I am teaching for the UC Education Abroad Program (UCEAP) at Meiji Gakuin University in Yokohama and living in Tokyo for Spring and Fall quarters of 2016. I will be taking sabbatical Winter quarter 2017 to collect research documents in Japan. Back to teaching at UCSB in Spring 2017!
I teach history of the Japanese islands from ancient to modern times. I enjoy teaching and use many visual and literary documents to help integrate social and cultural history with the economic and political. I like to get students to think creatively about doing history. My research mostly focuses on the period between the 1500’s and the early 1900’s, and my graduate teaching focuses on history during this period.
Research and Teaching Interests:
I research various topics of history on the Japanese islands from the 16th through the 19th centuries. I particularly like to center regional, local, and micro-historical perspectives as I research and write, and one of the regions that I particularly love is Tosa, present day Kōchi Prefecture. At the lower division I teach early modern world history, a survey of Japanese history, and a research methodology course on the Meiji Restoration. At the upper division I teach a class on the samurai, and two surveys on Japan from 1550-1945. At the graduate level I teach whatever my students need, including reading pre-modern Japanese texts in print and manuscript.
I am currently writing a biography of Mori Yoshiki a Tosa domain samurai who lived 1768-1807. I envision it as a way to do social history rather than focusing on understanding the individual. My main interests are in issues of masculinity and gendered relations, civility and violence, social relations, family life, work life and political culture, but this project has led me in many directions, including–to my own surprise–foreign relations.
Performing the Great Peace: Political Space and Open Secrets in Tokugawa Japan, （University of Hawai’i Press, Feb. 2012).
with Sharon Takeda, Japanese Fisherman’s Coats From Awaji Island, (UCLA Fowler Museum of Cultural History, 2001).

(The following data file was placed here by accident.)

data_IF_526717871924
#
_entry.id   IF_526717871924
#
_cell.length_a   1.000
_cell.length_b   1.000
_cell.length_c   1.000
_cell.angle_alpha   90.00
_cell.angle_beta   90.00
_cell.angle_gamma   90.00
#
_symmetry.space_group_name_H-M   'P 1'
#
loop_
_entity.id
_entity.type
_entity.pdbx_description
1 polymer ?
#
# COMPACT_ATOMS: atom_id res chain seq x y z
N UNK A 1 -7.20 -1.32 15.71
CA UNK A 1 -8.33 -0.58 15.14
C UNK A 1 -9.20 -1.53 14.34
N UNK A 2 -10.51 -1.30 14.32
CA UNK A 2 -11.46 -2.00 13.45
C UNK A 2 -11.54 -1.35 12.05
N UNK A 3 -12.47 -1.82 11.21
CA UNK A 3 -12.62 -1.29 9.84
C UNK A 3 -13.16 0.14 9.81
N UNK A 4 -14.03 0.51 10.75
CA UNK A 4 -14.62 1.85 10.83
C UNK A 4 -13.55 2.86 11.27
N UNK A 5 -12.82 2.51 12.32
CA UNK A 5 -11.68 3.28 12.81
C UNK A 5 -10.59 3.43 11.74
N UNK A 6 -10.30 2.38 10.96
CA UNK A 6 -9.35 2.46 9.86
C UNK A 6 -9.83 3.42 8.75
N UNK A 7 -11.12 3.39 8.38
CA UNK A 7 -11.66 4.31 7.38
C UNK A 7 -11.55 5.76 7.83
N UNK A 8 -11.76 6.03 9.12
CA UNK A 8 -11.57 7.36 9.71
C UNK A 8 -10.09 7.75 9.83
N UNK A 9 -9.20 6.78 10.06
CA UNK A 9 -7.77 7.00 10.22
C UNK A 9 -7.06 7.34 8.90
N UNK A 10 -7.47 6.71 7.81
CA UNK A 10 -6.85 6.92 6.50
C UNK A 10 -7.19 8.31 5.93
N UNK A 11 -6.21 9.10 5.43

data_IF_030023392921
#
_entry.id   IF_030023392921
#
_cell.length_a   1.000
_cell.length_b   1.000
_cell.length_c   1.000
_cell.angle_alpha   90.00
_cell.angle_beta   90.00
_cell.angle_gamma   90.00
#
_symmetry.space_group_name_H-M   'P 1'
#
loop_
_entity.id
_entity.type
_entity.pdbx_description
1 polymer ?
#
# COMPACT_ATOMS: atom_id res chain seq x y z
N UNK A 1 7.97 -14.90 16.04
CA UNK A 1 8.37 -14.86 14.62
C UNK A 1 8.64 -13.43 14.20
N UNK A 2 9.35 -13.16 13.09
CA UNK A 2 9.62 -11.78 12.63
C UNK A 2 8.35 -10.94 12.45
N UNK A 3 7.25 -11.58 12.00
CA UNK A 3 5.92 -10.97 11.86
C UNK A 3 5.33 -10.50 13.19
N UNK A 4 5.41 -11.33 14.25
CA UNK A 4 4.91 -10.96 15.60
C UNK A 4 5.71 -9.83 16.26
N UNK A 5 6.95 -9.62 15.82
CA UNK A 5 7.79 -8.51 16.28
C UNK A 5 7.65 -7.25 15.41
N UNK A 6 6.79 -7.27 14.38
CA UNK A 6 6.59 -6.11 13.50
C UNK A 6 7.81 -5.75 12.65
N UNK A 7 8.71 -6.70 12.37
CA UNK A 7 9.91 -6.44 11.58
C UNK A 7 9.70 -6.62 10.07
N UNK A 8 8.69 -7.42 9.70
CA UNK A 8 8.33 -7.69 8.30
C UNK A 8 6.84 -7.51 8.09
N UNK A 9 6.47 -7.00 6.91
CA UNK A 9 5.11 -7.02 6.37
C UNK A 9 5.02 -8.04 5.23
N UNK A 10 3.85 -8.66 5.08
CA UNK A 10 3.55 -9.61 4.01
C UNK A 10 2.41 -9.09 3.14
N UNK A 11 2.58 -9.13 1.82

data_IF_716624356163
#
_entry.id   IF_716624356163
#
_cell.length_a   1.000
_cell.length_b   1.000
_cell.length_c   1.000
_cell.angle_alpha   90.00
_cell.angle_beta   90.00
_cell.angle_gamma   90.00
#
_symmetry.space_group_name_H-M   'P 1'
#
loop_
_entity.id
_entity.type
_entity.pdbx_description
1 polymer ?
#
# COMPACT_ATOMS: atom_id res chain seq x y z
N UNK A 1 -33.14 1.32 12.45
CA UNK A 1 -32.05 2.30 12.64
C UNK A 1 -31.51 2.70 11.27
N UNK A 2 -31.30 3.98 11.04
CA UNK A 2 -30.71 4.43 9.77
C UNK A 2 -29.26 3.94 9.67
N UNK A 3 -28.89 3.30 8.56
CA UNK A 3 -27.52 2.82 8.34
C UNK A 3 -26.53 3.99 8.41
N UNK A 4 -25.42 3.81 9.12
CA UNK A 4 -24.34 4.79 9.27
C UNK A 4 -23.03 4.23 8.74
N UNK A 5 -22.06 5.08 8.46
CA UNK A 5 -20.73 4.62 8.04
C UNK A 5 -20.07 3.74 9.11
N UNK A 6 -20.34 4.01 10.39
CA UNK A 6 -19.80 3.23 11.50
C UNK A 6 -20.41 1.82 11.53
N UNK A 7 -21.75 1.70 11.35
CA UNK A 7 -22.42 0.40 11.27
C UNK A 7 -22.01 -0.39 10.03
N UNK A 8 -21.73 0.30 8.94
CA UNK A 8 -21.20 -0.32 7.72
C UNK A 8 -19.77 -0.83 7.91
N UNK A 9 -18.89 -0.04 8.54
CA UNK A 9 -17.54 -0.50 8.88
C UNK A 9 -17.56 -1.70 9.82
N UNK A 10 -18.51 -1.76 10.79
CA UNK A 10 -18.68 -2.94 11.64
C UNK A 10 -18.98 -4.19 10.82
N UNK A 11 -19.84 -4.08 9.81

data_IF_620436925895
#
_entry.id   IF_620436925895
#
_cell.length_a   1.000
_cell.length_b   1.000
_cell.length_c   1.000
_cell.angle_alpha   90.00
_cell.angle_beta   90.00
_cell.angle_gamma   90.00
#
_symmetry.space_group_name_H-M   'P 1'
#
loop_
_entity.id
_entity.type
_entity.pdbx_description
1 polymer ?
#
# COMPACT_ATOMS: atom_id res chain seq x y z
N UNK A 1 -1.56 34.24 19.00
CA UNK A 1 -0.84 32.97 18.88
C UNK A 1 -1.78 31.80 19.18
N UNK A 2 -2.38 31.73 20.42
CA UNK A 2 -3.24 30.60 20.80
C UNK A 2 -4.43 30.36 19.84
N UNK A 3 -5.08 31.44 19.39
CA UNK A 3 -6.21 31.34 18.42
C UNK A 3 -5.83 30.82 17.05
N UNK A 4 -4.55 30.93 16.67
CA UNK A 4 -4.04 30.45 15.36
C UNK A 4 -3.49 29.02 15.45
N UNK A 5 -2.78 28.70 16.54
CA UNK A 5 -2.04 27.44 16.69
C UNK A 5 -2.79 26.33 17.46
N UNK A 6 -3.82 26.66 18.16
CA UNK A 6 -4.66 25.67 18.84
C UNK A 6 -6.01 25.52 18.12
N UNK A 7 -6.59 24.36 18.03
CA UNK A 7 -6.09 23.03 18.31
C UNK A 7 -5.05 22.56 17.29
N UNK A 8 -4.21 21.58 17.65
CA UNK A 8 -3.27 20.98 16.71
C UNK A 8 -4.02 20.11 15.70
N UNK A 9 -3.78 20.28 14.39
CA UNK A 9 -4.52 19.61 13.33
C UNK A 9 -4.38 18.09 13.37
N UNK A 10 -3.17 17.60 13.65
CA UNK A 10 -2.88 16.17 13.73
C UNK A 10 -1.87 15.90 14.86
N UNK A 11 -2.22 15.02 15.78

Mercantilism in a Japanese Domain: The Merchant Origins of Economic Nationalism in 18th-Century Tosa, (Cambridge University Press, 1998).
Selected Articles and Chapters
“Shipwrecks and Flotsam: the Foreign World in Edo-Period Tosa,” Monumeta Nipponica 70:1(2015), pp. 83-122.
“Name and Honor: A Merchant’s Seventeenth-Century Memoir,” in Sabine Frühstuck and Anne Walthall eds., Recreating Japanese Men (University of California Press, 2011), 48-67.
“Mori Yoshiki: Samurai Government Officer,” pp. 25-42 in Anne Walthall ed. The Human Tradition in Modern Japan (Scholarly Resources, 2001).
“A Petition for a Popularly Chosen Council of Government in Tosa in 1787”, Harvard Journal of Asiatic Studies, Vol. 57, No. 2 (Dec 1997), pp. 575-596.
“Tosa to ishin–‘kokka’ no soshitsu to ‘chihô’ no tanjo” (Tosa and the Meiji Restoration–The Loss of a ‘Country’ and the Birth of a ‘Region'”), Nenpô kindai Nihon kenkyû, Vol. 20 (Nov 1997), pp. 211-235.
“The Petition Box in Eighteenth-Century Tosa,” Journal of Japanese Studies, (Summer 1994), vol. 20, no. 2, pp. 423-458.
History 9, The End of the Samurai (a historical methods course, focusing on the Meiji Restoration)
History 87, Japanese History Through Art and Literature
History 187A Early Modern Japan 1550-1830’s
History 187B Modern Japan 1810’s-1945
History 187S History of the Samurai 1100-1880
Various graduate research and readings seminars